Recess and lunch are important in learning and work
Recently I was travelling and needed a book to keep me occupied during the trip. At the airport I found When: The Scientific Secrets of Perfect Timing by Daniel Pink.
Among other things, it suggests that recess is important for learning and lunch is the most important meal of the day.
Pink says that we all have energy cycles. For those he calls “larks” and “third birds”, attention and energy is high in the morning, dips in the afternoon and rebounds in the early evening. The cycle for “owls” is recovery, trough, peak, with those types having high energy in the evenings.
With this in mind, he suggests to organize your work around these energy cycles, for example:
– Peak (morning): Do analytic work and report writing when you have the greatest capacity for focus and attention.
– Trough (afternoon): Do administrative tasks and answer routine emails.
– Recovery (late afternoon / early evening): Do insight work in a time when your mood goes back up and you are less vigilant and more flexible. This is a good time for brainstorming and loose problem solving.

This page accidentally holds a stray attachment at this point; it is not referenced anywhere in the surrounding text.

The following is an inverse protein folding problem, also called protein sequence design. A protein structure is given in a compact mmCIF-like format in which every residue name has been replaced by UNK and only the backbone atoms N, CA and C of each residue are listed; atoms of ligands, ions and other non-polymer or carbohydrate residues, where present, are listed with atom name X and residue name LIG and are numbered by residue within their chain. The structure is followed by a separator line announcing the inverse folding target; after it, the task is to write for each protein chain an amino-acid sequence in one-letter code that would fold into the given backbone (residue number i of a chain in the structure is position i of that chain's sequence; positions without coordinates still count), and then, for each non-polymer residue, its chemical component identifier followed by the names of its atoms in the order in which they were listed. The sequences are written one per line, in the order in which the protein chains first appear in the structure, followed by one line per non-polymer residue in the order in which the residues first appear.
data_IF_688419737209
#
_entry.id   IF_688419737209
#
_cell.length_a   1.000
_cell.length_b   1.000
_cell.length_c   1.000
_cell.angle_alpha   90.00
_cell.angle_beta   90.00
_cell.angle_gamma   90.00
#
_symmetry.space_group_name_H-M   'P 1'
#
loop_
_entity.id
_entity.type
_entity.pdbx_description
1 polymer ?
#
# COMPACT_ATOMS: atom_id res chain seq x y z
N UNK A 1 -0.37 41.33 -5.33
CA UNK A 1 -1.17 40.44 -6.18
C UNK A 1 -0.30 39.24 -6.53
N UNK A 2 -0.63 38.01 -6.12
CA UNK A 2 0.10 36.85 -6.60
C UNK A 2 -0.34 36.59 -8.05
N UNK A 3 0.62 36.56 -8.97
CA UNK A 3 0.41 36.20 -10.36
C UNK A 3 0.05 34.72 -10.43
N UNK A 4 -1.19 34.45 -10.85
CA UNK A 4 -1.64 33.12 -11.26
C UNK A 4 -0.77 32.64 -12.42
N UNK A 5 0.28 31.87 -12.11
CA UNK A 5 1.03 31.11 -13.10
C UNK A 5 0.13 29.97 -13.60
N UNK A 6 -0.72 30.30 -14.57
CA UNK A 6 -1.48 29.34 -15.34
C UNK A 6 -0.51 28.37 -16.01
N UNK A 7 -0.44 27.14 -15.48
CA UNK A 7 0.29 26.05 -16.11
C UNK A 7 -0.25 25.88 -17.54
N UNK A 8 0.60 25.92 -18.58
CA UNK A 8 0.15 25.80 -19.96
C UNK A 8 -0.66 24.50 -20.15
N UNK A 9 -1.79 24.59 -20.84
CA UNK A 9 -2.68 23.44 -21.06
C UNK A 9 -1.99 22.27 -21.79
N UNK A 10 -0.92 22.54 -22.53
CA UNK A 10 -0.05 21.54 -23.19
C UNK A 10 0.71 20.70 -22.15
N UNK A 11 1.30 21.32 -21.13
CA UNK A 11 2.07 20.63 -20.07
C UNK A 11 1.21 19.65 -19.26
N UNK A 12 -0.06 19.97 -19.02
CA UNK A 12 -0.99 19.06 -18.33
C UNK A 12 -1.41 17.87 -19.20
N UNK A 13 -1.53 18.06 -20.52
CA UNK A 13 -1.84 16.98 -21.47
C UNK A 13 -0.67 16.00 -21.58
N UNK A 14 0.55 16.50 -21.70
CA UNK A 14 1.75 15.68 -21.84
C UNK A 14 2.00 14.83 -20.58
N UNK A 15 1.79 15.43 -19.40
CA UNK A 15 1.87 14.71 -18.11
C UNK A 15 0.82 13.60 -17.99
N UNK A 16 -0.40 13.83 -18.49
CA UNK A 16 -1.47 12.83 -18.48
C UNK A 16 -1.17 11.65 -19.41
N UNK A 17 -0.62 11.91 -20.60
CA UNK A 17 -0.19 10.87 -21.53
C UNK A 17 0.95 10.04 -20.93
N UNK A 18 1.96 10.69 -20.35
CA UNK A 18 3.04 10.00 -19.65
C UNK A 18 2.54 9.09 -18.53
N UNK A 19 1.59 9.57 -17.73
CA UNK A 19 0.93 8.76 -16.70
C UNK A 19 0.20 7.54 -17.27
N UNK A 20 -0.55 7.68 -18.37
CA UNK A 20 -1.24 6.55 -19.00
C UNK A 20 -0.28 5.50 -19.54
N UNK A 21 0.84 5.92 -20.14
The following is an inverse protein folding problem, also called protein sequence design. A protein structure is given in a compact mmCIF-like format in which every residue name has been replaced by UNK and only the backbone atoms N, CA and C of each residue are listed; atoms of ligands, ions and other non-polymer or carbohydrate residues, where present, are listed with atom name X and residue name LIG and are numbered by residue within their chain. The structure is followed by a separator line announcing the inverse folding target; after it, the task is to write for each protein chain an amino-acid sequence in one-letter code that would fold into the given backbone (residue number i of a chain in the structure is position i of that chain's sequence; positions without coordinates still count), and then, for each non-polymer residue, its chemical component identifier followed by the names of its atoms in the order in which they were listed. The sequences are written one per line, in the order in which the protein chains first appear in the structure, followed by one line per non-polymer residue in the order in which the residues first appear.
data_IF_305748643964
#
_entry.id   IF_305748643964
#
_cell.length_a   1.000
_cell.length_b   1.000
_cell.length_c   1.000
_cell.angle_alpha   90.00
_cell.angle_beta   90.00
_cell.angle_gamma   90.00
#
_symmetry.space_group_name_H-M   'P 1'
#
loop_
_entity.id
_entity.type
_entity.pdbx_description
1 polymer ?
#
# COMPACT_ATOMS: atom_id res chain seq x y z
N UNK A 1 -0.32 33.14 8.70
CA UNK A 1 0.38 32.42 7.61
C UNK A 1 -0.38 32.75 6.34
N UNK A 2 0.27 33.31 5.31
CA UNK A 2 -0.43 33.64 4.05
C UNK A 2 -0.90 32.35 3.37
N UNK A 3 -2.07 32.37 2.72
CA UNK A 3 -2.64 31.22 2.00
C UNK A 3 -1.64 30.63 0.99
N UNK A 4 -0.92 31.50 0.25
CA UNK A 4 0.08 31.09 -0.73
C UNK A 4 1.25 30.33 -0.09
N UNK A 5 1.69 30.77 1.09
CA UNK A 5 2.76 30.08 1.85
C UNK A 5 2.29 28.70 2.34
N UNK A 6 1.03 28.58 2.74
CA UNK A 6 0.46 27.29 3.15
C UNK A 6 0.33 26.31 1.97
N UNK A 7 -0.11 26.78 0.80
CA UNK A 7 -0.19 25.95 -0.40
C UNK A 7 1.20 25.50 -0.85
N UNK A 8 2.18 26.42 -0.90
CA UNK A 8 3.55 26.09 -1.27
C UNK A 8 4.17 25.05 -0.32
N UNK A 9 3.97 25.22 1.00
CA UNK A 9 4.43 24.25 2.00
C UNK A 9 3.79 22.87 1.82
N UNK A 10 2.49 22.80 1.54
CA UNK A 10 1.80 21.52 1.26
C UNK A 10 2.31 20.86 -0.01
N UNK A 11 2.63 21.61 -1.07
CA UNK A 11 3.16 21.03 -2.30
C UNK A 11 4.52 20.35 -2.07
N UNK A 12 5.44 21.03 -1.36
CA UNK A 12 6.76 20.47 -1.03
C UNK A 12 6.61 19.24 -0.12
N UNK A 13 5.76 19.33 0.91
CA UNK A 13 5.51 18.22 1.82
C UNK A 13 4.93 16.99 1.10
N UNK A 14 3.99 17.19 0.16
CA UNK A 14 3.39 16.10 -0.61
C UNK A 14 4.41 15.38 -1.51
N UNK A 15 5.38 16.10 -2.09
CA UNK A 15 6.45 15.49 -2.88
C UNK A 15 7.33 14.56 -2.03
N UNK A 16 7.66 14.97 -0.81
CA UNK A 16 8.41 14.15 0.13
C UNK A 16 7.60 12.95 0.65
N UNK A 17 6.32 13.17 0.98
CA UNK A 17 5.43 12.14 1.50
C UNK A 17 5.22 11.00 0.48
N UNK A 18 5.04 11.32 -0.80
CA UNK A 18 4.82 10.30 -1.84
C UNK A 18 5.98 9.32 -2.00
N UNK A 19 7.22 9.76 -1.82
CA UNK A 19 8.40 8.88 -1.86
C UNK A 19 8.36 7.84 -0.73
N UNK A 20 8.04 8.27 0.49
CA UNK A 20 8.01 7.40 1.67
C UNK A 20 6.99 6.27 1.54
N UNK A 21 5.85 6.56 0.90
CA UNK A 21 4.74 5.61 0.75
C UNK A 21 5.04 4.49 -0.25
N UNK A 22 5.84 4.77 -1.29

Research found that standardized test scores for children were lower in the afternoon than the morning. Medical staff performed less well in operations and diagnoses, for example, in the afternoon than the morning. And the second most dangerous time for traffic accidents is in the period of 2pm – 4pm.
These patterns can be reversed with restorative breaks such as recess and lunch.
Pink says research also found that children who have recess work harder, fidget less, focus more intently and get better grades. Following an afternoon break, standardized test scores even increased over morning levels.
Several years ago I studied sports training programs to get some inspiration for the design of learning programs. In sport, as in learning, rest periods are important. Our bodies get worn down after hard training, and most training programs include rest days. When you give your body time to recover, it performs even better. When you don’t, it gets worn out.
Recess breaks can include walking around, being social and going outside. The key is to fully detach from work – no multi-tasking. The optimal work / rest cycle is 52 minutes of work followed by a 17 minute recess.
Pink suggests that when we do specific activities accounts for approximately 20% of our workplace efficiency, so it pays to be more strategic about the timing of your tasks.
Recess and lunch are not deviations from learning or work. They are an important part. Are you planning them into your schedule?
Questions for consideration.
1. When do you have the greatest energy? Mornings, afternoons, evenings?
2. Do you think about how to time your work to maximize your energy cycles?
3. Do you regularly plan for recess and lunch? How could you rethink your approach to work to be more strategic in your timing?
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